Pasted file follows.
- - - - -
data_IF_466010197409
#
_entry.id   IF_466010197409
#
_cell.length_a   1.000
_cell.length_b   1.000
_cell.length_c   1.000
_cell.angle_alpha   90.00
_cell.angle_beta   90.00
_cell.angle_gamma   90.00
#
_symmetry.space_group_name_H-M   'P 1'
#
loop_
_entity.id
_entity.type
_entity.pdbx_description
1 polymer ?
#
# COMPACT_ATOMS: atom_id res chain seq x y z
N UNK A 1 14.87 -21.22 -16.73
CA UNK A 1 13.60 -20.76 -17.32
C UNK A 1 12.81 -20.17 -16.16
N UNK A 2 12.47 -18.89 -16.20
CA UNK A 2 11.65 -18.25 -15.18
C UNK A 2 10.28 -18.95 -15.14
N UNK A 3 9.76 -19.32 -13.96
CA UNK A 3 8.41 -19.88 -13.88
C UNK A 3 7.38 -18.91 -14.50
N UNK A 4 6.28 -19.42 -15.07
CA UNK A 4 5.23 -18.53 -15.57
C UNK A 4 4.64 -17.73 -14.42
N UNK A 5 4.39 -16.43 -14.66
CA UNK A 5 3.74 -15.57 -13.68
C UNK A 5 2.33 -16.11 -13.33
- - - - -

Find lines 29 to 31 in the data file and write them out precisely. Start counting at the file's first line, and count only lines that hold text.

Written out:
C UNK A 3 7.38 -18.91 -14.50
N UNK A 4 6.28 -19.42 -15.07
CA UNK A 4 5.23 -18.53 -15.57